Hannan, M.T. & Freeman, J. (1977). The population ecology of organizations.  American Journal of Sociology, 82(5), 929-964.

Noy, E. (2010). Niche strategy: merging economic and marketing theories with population ecology arguments. Journal of Strategic Marketing, 18(1), 77-86.

Institutional Theory

Authors:  Paul J. DiMaggio and Walter W. Powell

Institutional theory addresses the significance of understanding external expectations for institutions (Bess and Dee, 2012).  According to DiMaggio and Powell (1983), colleges and universities gain legitimacy through coercive, mimetic, and normative conformity.  Choices made by the institution are limited by external pressures from the environment.  Institutional theory explains that institutions reflect the attitudes, values, and beliefs of the external environment in which the institution is embedded (Bess and Dee, 2012).     

Untitled

The External Environment

References

Bess, J.L. & Dee, J.R. (2012).  Understanding college and university organization:  Theories for effective policy and practice (2 vol).  Sterling, VA: Stylus.  

DiMaggio, P. J. & Powell, W. W. (1983). The iron cage revisited: Institutional isomorphism and collective rationality in organizational fields. American Sociological Review, 48. 147-160.

Random Transformation Model

Authors:  James G. March and Johan P. Olsen

The random transformation model proposes that no fundamental relationship exists between the organization and the environment (March and Olsen, 1976).  The success rate of the organization occurs mainly by chance.  No casual relationship between the environment and the organization can explain the continuity of an organization over a period of time (Bess and Dee, 2012).  Changes in both the environment and the organization occur by chance.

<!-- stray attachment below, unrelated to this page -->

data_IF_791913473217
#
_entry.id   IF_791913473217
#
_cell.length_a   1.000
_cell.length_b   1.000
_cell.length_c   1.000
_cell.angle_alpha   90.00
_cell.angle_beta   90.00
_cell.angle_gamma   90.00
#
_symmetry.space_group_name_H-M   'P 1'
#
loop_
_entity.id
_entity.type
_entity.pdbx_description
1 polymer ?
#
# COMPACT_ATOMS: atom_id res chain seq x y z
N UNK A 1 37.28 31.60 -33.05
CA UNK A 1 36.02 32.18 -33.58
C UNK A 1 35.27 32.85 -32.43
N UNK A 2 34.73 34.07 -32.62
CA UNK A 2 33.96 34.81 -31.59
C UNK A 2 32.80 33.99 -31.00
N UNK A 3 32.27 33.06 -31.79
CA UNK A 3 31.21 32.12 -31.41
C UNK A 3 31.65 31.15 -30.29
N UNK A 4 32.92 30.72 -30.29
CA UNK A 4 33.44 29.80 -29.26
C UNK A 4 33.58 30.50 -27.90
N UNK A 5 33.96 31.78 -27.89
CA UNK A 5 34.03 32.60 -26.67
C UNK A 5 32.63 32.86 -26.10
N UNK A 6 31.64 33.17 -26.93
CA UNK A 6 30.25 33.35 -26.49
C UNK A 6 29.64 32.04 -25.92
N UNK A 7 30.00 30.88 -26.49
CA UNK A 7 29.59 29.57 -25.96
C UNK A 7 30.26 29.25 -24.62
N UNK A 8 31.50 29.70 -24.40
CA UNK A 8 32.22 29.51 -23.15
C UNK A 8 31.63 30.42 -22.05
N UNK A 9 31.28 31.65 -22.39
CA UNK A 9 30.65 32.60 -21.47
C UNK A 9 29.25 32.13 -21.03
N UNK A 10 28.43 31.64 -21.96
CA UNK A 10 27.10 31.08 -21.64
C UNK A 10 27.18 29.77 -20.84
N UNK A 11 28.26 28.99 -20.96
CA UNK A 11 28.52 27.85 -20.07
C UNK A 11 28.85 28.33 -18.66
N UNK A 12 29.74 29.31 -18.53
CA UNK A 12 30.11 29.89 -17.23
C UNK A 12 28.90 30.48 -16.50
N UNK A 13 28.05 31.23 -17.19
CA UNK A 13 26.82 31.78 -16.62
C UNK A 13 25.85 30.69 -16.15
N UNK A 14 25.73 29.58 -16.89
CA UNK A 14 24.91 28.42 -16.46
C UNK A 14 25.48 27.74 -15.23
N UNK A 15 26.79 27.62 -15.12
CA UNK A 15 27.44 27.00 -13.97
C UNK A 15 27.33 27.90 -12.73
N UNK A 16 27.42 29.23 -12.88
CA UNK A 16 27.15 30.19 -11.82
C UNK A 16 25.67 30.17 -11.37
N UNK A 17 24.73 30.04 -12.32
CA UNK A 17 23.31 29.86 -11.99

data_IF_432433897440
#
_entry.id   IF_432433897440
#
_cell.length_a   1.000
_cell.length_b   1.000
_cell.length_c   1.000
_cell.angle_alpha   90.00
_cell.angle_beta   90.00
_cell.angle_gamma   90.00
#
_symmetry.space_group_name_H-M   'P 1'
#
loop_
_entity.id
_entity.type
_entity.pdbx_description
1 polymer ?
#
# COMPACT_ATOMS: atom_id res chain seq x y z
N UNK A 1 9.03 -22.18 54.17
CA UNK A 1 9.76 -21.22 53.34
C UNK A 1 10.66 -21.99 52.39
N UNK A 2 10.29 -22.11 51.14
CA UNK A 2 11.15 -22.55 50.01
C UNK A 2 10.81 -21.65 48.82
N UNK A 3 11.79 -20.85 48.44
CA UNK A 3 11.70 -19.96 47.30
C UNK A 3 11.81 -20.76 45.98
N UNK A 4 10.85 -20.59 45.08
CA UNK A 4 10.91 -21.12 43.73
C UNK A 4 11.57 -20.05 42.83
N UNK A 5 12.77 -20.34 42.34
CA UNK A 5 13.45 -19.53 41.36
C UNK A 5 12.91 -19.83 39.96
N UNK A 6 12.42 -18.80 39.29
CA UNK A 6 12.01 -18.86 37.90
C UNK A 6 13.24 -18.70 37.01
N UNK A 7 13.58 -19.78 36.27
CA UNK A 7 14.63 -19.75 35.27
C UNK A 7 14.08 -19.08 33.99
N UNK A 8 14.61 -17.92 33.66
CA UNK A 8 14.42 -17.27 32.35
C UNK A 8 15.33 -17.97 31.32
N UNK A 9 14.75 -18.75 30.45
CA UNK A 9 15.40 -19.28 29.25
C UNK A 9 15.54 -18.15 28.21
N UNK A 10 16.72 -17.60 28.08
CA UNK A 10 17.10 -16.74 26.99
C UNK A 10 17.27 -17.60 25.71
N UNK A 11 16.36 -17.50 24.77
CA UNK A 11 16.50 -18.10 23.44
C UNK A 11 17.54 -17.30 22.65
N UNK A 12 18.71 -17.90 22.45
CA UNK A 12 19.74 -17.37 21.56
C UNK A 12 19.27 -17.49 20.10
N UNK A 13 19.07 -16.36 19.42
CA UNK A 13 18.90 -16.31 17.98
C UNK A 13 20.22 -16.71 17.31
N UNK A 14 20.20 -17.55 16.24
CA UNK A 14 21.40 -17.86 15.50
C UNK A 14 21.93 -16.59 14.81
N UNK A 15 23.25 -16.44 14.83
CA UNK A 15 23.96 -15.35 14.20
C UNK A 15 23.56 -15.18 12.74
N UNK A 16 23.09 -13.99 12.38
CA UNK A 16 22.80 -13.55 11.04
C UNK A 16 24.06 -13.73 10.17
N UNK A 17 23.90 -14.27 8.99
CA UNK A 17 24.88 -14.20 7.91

References

Bess, J.L. & Dee, J.R. (2012).  Understanding college and university organization:  Theories for effective policy and practice (2 vol).  Sterling, VA: Stylus.  

March, J. G., & Olsen, J.P. (1976). Ambiguity and choice in organizations. Bergen, Norway: Universitiesforlaget.

March, J.G. & Olsen, J.P. (1984). The new institutionalism: organizational factors in political life. The American Political Science Review, 78(3), 734-749.

Contingency Theory

Authors: Tom Burns and G.M. Stalker

Contingency theory asserts that organizations can only be successful when organizational variables are strategically aligned with environmental conditions (Bess and Dee, 2012).  The organization must be flexible in order to react to external conditions of the environment.  Burns and Stalker (1961) offer the following table to explain the fit between the organizational variables and environmental conditions.  According to contingency theory, the closer the environment is related to the organizational design the more effective the organization will be overall.